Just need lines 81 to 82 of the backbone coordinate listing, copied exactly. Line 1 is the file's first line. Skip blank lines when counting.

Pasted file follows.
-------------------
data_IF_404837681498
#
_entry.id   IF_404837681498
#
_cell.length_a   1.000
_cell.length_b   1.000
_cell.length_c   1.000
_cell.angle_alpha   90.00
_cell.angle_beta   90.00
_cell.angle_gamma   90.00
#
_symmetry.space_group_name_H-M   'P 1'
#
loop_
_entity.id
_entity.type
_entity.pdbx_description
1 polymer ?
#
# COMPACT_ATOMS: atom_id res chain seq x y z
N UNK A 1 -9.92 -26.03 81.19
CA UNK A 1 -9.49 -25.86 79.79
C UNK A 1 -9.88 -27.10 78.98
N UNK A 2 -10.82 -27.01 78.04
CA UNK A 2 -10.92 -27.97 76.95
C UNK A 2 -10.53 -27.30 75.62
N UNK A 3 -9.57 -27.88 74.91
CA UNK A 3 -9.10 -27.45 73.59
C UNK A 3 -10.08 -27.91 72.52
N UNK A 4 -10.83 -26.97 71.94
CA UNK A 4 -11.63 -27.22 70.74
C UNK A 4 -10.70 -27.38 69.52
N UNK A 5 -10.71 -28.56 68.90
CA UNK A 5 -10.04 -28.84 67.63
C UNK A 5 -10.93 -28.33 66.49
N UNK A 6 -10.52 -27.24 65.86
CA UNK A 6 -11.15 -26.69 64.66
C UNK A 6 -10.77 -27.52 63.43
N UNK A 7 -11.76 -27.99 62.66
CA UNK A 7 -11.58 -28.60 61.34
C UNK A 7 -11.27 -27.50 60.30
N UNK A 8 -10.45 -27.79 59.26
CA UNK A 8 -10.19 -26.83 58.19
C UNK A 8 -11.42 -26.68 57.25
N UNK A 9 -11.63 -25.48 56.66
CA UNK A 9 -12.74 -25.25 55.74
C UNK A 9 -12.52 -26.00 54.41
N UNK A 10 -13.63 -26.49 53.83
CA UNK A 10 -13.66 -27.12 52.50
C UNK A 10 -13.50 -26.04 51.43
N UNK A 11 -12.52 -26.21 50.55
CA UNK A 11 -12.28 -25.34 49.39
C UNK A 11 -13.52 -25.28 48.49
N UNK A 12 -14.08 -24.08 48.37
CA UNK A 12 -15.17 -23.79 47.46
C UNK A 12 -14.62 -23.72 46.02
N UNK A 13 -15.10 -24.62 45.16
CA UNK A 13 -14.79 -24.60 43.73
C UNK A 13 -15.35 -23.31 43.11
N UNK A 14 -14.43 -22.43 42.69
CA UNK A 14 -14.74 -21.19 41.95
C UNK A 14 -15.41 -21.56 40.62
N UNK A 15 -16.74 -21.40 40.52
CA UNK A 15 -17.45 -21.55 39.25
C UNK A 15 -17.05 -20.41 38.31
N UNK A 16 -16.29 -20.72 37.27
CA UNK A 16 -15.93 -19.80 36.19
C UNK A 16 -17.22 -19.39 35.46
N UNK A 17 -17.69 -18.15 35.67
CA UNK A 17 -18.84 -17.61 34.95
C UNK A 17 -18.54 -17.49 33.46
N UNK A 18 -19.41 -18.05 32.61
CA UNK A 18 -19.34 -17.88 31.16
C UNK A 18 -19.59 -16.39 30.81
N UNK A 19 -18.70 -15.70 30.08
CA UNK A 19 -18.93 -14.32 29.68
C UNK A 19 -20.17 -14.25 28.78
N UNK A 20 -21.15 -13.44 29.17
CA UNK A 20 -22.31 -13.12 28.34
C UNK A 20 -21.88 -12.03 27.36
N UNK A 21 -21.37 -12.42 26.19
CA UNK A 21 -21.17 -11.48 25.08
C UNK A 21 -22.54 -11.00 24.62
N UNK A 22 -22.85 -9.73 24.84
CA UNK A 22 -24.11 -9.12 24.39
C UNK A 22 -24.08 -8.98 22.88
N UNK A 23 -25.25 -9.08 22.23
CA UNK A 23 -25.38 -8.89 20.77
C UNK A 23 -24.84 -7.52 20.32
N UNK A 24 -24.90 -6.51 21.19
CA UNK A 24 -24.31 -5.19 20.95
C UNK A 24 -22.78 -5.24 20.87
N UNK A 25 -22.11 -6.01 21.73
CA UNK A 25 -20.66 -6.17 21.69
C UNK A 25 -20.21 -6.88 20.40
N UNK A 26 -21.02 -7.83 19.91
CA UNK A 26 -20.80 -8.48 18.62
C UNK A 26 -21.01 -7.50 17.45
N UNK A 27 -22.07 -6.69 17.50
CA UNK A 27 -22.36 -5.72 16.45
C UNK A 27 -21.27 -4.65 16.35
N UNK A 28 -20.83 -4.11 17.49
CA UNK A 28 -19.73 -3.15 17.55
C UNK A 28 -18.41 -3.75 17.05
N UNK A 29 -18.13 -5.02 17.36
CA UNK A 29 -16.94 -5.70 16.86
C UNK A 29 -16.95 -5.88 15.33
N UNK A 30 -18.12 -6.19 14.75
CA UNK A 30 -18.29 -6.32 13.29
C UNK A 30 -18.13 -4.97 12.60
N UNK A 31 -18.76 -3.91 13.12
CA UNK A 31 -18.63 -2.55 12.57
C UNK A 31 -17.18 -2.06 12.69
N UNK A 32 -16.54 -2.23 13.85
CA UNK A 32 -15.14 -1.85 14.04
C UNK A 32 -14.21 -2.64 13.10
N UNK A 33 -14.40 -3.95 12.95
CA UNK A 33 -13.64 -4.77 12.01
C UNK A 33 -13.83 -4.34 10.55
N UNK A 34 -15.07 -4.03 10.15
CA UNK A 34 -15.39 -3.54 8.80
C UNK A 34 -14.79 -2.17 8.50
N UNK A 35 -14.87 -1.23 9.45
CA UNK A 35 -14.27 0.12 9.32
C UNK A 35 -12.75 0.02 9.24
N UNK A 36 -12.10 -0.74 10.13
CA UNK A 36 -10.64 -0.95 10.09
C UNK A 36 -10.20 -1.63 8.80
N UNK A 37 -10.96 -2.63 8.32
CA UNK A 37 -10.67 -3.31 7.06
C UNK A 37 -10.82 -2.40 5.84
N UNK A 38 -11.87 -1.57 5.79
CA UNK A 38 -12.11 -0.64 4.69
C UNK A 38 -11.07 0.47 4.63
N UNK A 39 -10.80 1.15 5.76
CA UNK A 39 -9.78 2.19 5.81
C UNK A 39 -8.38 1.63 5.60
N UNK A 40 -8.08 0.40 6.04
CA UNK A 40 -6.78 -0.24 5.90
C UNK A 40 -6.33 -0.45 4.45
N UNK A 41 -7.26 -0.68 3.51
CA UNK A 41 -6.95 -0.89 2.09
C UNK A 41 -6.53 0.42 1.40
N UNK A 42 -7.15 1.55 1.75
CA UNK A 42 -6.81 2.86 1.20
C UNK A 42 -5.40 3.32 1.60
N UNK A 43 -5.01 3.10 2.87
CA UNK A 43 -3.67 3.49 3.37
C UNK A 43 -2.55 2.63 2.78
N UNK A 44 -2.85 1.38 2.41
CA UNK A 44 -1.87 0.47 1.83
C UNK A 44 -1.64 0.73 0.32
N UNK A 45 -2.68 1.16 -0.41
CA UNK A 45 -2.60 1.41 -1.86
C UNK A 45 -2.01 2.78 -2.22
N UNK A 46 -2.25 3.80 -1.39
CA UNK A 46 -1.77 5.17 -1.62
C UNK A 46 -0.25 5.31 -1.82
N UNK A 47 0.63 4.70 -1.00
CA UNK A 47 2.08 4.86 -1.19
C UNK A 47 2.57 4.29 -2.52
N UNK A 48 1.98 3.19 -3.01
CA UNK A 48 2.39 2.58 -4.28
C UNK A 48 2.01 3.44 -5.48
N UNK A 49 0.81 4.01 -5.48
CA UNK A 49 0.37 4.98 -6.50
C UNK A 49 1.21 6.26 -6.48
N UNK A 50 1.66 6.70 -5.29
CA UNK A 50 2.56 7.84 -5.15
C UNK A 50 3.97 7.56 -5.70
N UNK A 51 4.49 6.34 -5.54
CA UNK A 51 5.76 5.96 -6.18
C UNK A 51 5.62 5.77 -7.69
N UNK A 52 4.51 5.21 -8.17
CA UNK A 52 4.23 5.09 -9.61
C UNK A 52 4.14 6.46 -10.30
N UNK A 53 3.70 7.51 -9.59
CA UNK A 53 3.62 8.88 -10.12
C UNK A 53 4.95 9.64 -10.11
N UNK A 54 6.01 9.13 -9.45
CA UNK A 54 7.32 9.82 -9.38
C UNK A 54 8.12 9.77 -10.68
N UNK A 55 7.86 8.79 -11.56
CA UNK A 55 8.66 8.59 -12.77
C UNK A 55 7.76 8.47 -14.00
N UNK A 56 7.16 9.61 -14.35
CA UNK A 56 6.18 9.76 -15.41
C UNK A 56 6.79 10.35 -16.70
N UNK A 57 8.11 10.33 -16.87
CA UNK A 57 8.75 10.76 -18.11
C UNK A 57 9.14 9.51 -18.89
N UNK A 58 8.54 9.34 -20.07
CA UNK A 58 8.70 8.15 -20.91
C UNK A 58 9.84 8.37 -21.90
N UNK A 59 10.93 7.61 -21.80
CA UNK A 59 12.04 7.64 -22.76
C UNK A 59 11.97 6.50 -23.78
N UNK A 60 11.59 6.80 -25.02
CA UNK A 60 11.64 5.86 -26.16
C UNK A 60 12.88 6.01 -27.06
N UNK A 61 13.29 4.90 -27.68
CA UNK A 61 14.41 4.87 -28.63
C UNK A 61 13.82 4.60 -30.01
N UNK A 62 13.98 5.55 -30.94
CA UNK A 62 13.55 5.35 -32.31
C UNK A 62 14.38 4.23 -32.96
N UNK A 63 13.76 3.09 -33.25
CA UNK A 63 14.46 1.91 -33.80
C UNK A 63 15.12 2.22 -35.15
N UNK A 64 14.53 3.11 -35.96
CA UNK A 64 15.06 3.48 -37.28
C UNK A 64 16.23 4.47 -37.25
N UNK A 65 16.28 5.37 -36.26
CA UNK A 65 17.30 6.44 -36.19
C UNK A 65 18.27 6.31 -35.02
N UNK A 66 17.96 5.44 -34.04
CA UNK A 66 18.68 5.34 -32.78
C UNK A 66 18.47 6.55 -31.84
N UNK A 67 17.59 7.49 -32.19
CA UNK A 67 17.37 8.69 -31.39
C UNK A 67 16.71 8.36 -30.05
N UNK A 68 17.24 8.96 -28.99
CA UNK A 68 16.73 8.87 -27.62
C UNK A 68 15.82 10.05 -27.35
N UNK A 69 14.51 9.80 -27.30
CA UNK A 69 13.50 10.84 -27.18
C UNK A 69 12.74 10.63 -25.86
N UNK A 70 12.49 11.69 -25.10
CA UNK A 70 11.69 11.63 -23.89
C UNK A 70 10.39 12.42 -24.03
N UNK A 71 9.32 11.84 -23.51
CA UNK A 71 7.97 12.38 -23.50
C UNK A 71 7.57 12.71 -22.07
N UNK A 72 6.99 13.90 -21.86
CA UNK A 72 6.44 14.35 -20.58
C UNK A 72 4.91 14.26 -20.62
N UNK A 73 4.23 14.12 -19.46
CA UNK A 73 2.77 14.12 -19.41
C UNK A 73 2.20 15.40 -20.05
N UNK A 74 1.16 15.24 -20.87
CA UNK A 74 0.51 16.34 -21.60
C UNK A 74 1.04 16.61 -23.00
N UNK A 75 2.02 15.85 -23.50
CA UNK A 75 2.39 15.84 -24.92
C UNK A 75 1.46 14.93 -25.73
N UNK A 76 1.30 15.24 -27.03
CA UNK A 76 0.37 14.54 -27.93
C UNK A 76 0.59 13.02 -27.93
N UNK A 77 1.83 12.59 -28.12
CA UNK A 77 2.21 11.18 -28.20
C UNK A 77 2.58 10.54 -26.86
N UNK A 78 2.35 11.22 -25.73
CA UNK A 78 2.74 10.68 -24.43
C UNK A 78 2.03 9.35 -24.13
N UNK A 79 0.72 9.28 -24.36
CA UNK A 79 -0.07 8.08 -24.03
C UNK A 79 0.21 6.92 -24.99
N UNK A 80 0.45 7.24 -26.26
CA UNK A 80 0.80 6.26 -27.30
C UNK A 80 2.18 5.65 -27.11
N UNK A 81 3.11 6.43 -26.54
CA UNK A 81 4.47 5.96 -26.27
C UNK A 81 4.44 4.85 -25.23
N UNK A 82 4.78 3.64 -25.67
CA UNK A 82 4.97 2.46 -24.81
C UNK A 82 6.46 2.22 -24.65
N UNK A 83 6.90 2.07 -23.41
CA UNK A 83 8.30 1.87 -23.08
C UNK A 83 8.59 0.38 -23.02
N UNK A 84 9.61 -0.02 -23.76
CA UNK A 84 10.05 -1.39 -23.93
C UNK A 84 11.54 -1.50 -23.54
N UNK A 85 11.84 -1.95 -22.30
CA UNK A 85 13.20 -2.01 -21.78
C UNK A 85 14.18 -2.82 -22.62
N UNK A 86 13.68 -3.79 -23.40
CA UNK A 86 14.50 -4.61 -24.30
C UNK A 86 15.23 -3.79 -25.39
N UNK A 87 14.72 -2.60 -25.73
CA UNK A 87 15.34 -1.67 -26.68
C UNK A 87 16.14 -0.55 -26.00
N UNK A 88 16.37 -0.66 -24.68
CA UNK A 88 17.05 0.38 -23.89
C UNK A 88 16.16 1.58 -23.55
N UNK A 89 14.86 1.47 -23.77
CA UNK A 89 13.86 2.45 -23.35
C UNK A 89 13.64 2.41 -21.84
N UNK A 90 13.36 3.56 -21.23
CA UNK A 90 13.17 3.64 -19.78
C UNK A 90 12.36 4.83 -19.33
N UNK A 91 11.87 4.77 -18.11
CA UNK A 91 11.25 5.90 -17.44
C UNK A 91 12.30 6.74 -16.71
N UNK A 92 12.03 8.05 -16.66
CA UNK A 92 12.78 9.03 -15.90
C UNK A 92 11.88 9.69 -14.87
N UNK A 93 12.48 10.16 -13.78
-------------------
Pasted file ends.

N UNK A 21 -21.37 -12.42 26.19
CA UNK A 21 -21.17 -11.48 25.08